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Are regular transit users surprised by the results of the review? No

This week on Market Squared, we learn what we already know about the Transit service review
surprise cynical stock woman
Regular transit riders aren't even pretending to be surprised by the results of the service review

You didn’t have to be a genius to have predicted the outcome of the Transit Service Review. No, you just had to have taken the bus for the last few years.

I don’t say that to besmirch staff. As in almost all cases, they’ve done good work on the review, and tackled a complex and intricate system that everybody has an idea on how to fix. Maybe that’s why there are 12 recommendations coming to city council on Tuesday.

For the record, that’s one more than the 11 recommendations that came back for the Solid Waste Business Review.

So why so skeptical? Let’s just say that regular transit users came to the same conclusions as staff a wee while ago.

Recommendation #12 suggests that Transit hire 19 more operators, or drivers, to “stabilize the workforce to ensure sustainable provision of current level of service.”

The fact that there aren’t enough drivers to do every bus route in a day is the worst kept secret out of city hall. It contributes to the average 3.6 per cent of runs that are either dropped or missed.

The reliability of the present service is probably the biggest stumbling block to improving it.

You can’t add more buses when there are many times the buses already scheduled to come but never arrive. Plus, it’s hard to encourage people to take the bus when there’s a question of reliability. Especially when most routes are only serviced every 30 minutes at best.

Of course, the Service Review was not designed to look at schedules and frequencies, but that does seem to be the next phase of the plan for Transit. Another recommendation is to conduct an operational level route review to be completed over 2019 and 2020.

I can hear eyes rolling now because whenever Transit fiddles with routes and schedules, the union of transit riders seems to collectively lose their minds. If there’s a fault with transit users sometimes it’s that change can’t be immediately reconciled even if there’s a demand for change.

Among the suggestions for route changes are potentially more perimeter and express routes. There’s also a call to increase the number of community buses from two to six. Of course, given the increased ridership that benefited the #99 Mainline, the move to more frequency is especially a no-brainer.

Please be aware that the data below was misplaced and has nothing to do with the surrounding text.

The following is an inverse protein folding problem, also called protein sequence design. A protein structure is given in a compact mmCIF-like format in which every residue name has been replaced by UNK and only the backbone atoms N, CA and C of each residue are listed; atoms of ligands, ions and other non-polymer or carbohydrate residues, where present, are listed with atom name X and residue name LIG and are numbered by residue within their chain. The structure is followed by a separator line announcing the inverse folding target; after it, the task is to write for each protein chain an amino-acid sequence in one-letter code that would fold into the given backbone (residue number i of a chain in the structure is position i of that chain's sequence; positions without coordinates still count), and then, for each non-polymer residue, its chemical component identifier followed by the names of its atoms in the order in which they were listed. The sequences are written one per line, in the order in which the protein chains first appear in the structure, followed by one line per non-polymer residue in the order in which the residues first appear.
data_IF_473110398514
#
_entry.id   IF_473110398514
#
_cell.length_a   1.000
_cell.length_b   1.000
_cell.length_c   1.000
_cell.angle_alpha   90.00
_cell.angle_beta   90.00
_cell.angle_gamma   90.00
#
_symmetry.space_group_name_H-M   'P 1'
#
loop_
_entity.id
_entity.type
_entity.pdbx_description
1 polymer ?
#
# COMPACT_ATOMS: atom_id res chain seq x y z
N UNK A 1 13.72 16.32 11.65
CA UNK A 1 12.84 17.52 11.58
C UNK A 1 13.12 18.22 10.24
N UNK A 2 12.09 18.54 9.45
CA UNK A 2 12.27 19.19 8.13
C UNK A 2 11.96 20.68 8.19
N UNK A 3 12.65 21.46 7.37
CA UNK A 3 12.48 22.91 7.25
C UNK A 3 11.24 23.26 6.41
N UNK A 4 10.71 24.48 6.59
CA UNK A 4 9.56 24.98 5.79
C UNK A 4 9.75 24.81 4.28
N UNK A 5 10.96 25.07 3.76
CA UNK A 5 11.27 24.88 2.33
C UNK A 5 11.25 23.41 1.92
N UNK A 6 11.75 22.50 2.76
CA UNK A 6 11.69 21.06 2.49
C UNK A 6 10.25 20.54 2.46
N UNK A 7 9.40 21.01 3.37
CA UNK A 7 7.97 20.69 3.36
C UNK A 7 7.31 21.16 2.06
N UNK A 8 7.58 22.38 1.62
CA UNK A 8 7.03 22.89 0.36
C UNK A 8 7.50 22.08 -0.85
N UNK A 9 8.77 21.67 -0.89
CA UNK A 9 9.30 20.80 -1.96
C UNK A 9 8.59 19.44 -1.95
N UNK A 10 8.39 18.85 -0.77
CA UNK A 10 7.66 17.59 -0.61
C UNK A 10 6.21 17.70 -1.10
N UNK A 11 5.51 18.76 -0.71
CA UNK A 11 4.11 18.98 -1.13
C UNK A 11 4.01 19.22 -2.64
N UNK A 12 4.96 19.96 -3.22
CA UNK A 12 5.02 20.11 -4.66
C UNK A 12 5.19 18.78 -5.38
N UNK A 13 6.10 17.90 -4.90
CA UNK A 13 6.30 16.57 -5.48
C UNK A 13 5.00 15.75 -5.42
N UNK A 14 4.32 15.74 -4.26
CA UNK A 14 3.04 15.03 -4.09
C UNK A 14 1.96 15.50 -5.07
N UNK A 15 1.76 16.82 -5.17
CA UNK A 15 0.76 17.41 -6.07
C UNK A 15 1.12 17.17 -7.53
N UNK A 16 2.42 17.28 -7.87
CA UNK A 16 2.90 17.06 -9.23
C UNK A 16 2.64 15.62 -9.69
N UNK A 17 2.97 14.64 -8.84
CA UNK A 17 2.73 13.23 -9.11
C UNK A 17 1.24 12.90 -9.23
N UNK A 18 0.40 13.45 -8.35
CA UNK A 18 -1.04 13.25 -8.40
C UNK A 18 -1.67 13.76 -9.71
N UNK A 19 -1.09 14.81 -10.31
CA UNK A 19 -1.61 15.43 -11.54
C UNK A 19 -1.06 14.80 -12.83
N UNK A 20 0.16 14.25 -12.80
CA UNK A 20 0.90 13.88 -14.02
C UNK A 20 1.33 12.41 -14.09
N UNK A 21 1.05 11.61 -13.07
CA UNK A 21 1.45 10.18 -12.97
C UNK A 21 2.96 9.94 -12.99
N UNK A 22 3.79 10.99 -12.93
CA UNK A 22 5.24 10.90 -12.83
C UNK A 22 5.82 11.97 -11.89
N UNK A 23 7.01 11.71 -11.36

Also a no-brainer is implementing a new system of tap and go passes instead of the present transit pass system. If the point is to get more people on the bus, it seems fundamental to make the mechanics of payment easier. Imagine a PRESTO card for Guelph Transit, and keeping it in your wallet as opposed to fumbling for changed or looking for an outlet or store to buy tickets or passes.

There are several other changes meant to improve the organizational structure of Transit, as well as changing how the system is funded, improving technology and reporting, and updating the Transit Growth Strategy.

The only cut recommended is the elimination of the morning shuttle service to the GO train. It’s hard to imagine such a band-aid measure will be missed though. In fact, it’s almost surprising that the city still offers it.

The question will be what becomes of the advanced measures mentioned above? Will we see that operational level review? Will the city improve the transit pass system? Will we get more community buses?

The staff report notes that the “Transit service is on par with service levels and performance of the other comparator municipalities,” and that it has “stable revenue to cash performance over the last three years.”

Also, “Overall there is a fairly high level of satisfaction with service.”

Politicians and senior staff at City Hall have long seemed to indicate that this Service Review was going to be the proverbial “magic bullet” that was going to cure the city’s transit ills. Without election pressure, might council be satisfied with its satisfactory review?

It’s possible. Transit users are far too cynical in this city to expect much in the way of positive change, but perhaps those cynics can take note that the report does not recommend privatization, which has consistently been the boogey man of these reviews.

While thinking about Transit Service Reviews last weekend, I rode the bus downtown as I sometimes do. One time the traffic wasn’t backed up on Macdonell because of people going to the Storm game, and the other the bus was blocked from reaching Guelph Central Station because of two delivery trucks, one in the middle of the road, and parked to the right.

It was a reminder to me that many of Transit’s problems are also traffic related.

With the Service Review complete, and the knowledge that Guelph Transit has a decent base of service to build from, we also have to work on the whole traffic movement problem. We can have the best bus system in the world, but it doesn’t mean much if it can’t get anywhere fast because of traffic.